Last night I went to the funeral home for the viewing of Kayla, my friend’s daughter was murdered Saturday night.
I approached the casket which decorated with flowers and stuffed animals and pictures. Before me lay a beautiful girl, still, silent, dead….but she looked as if she were just sleeping. It was as if I could touch her arm and she would awaken with that huge smile she always had. But that wasn’t the case as a rifle shot ripped through her body, from back to front, and took her life. She lay in her mother’s arms dying while her mother talked to her. In a way, that is a wonderful story in the fact that her mother held her when she came into the world, and held her when she left. I know that someday that will be of comfort to her mother….just not today nor tomorrow.
I did my normal thing at a viewing which was sign my name, hug my friends that were already there, look at all the flowers, and slowly make my way to the opened casket. I’m sure at some point in my life, as a child, I must have been afraid of that, but as it was so ingrained in my family for the Rosary and a proper Wake and opened casket funeral, it is as natural as it can be.
I went to the church today and sat between two friends and watched the computerized slide show put to music and listened to the teenagers crying and sniffling and ultimately Kayla’s father breaking down in the front pew and weeping for the loss of his daughter.
I looked around and saw all the good that a girl had done in just 17 short years. She had dedicated herself to her education and helping special needs children….in fact it was her calling. She graduated a year early and was enrolled to start college on June 6 and volunteering at The Little Lighthouse. I looked at people Kayla had never met who were touched by her through her parents.
Grief is a bond that binds us all. No one is immune to the experience of loss and, because we are unique individuals, our journeys through sadness and heartache will vary. So how do we distinguish between grieving that is leading to emotional healing, and a response that is hindering recovery? First, you must begin by understanding grief itself.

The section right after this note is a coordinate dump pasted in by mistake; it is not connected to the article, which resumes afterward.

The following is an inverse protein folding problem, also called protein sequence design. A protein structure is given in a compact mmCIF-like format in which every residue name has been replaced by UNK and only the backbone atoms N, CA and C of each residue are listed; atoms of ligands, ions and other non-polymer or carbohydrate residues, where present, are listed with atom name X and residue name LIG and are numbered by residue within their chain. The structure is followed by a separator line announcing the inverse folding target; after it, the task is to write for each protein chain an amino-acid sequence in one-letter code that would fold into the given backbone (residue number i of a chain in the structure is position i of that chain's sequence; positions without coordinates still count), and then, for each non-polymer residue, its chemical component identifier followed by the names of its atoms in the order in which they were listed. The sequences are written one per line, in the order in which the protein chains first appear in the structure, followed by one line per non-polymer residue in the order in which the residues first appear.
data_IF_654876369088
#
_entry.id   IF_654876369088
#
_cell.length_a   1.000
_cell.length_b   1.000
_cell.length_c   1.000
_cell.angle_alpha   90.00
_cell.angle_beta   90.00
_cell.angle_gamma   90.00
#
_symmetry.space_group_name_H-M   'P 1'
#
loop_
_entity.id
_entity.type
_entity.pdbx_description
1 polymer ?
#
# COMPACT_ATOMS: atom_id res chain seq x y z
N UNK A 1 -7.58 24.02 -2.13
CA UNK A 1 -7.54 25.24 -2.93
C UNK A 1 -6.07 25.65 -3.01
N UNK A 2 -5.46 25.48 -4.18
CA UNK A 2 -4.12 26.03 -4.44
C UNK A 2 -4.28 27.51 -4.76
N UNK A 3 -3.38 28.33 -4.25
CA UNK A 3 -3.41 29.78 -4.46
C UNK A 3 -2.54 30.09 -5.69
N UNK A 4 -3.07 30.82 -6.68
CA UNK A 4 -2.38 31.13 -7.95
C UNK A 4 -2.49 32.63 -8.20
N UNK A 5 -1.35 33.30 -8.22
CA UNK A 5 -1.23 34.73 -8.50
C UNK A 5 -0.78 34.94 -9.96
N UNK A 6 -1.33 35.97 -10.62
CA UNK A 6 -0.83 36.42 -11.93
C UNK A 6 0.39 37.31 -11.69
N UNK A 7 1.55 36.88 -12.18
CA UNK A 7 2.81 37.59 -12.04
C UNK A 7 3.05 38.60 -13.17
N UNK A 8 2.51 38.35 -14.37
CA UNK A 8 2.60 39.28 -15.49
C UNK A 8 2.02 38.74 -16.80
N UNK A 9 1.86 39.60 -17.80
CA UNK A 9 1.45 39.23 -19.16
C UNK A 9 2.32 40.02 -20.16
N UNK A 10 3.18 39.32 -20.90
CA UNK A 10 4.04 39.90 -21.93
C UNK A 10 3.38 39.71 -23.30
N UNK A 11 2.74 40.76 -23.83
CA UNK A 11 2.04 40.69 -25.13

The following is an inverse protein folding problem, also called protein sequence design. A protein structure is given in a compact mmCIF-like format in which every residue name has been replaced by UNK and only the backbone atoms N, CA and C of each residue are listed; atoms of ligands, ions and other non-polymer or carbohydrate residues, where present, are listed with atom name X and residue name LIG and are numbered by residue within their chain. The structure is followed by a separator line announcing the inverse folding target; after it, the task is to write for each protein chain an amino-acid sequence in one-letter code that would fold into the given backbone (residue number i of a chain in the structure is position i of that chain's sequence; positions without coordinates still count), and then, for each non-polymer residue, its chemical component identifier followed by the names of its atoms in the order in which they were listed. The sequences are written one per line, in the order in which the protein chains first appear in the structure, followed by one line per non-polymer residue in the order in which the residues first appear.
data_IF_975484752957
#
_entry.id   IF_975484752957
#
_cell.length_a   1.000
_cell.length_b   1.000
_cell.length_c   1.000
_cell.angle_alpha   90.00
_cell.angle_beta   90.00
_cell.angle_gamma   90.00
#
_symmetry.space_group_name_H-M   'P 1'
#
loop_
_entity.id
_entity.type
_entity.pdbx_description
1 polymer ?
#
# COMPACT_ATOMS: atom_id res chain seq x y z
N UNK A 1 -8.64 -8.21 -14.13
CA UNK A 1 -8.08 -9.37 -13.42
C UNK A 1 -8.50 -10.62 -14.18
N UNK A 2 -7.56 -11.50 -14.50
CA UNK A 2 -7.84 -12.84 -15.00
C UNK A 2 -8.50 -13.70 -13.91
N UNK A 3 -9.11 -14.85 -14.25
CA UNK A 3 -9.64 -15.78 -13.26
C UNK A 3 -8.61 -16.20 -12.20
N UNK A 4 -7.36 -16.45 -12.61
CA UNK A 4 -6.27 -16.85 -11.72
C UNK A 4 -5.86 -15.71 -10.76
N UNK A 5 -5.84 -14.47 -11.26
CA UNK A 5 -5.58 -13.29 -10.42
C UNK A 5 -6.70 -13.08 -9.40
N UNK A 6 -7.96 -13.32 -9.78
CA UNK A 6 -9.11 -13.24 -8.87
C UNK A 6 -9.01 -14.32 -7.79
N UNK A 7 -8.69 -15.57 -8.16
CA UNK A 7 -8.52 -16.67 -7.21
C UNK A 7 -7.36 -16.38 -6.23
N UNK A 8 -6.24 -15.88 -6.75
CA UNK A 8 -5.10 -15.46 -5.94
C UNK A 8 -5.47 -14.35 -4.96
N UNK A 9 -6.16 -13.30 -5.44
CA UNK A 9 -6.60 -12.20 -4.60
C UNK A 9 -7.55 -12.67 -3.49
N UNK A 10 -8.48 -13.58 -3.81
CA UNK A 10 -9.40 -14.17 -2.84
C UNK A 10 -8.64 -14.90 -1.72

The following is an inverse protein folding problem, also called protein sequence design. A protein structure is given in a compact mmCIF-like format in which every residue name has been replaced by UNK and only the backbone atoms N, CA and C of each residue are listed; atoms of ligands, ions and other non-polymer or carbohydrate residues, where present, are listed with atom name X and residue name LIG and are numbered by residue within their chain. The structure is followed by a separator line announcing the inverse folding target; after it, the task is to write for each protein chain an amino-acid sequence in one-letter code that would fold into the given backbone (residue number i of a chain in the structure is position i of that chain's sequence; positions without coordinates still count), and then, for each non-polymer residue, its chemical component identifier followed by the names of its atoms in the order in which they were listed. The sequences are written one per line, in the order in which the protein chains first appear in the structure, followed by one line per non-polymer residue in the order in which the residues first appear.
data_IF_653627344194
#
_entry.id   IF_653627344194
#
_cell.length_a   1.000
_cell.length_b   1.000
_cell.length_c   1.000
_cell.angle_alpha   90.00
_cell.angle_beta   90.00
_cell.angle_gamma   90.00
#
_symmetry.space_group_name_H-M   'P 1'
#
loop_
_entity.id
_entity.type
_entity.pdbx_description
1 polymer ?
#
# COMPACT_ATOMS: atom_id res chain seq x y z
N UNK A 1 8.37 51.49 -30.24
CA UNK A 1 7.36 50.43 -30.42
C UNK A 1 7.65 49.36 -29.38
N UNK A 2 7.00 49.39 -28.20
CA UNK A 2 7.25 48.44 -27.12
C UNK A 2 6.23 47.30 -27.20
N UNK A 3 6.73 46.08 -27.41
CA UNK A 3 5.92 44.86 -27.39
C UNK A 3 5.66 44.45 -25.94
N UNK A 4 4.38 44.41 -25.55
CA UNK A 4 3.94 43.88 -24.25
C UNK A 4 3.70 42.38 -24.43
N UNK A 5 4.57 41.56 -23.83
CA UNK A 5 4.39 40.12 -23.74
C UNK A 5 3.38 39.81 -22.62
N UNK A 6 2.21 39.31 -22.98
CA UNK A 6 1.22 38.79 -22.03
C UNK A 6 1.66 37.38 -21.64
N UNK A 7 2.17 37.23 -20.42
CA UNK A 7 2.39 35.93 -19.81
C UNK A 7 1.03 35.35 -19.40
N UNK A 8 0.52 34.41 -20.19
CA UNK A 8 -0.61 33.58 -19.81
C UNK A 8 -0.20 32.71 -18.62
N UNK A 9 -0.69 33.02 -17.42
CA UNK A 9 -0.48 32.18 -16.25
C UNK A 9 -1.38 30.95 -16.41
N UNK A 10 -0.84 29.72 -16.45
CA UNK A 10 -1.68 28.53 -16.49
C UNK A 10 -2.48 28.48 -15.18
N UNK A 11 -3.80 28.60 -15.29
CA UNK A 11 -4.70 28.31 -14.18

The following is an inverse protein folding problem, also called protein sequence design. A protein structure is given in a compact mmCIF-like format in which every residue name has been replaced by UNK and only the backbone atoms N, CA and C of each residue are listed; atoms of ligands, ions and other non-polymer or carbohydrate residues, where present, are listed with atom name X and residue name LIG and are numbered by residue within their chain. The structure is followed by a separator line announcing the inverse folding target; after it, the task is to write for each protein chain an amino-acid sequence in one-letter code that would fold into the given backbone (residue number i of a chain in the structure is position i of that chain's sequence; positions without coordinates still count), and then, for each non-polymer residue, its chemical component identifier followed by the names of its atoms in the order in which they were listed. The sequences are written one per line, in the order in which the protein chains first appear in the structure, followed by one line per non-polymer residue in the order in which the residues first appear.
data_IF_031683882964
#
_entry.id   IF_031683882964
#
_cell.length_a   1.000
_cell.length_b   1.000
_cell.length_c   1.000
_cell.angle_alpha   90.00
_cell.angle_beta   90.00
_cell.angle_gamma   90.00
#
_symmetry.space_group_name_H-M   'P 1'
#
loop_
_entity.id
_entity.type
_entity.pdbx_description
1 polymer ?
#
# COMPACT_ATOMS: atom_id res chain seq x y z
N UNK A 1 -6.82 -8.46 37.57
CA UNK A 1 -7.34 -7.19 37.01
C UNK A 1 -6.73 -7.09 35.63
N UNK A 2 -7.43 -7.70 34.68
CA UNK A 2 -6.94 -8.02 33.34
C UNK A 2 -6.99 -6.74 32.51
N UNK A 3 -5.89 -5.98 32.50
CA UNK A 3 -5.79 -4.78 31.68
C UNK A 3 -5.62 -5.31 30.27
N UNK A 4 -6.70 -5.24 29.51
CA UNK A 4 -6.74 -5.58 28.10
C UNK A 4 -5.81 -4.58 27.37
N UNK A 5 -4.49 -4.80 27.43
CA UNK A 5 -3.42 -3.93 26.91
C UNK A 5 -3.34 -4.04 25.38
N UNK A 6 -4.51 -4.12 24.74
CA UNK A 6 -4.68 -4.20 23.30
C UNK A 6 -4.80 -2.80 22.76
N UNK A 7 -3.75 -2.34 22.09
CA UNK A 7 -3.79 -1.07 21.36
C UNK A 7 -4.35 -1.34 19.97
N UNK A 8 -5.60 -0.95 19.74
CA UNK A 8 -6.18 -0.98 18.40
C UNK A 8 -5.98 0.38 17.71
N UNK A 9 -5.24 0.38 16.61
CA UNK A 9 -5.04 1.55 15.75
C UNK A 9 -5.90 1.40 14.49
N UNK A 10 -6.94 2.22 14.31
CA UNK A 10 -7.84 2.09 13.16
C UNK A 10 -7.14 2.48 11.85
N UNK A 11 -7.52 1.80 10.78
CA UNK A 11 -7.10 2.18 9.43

Now isn’t the time to explain this to her mother….because frankly, her family, especially her mother and father will never get over Kayla’s death. They will get better at handling it….but the mark is made.
Grief is truly the sorrow of the soul. The Mayo Clinic states that most people experience normal grief – a period of sorrow, numbness and even guilt and anger. However, gradually, these feelings ease, and the loss is accepted.
Reaching out to friends and family for emotional support is vital to the healing process, and a promise made by family and friends to the person grieving should be made privately by their actions and deeds not to let the person flounder about in search of compassion. It’s also one day realizing that your ability to talk about the loss you’ve experienced is in fact helping another person get through his or her loss.
My father died ten years ago and I am open and available at all times to speak with my friend Shari whose father is dying of the same disease that mine did. It helps her, but at first she wa apologetic when she would ask questions. But that’s normal and it’s ok. I tell her what to expect….what the process claiming his body will be like to prepare herself. I don’t tell her more than she wants to know.
The best thing I know to do for my friend is:
Be present. Don’t let her walk this path alone.
Be a good listener. Allow her to share her pain in words by talking, writing or praying.
Don’t be judgmental or critical.
Encourage her to attend a support group in their area.
Offer prayer or literature that provides strength and comfort.
The good left by this girl is untold at this point….but it has made me realize that love really is the only important thing….and as bad as things can get I still have love. I have love in my heart so deep for some that it is immeasurable.
I reached out to someone today just to say how much I cared….and what a huge presence he has been in my life.
Always have, Always will.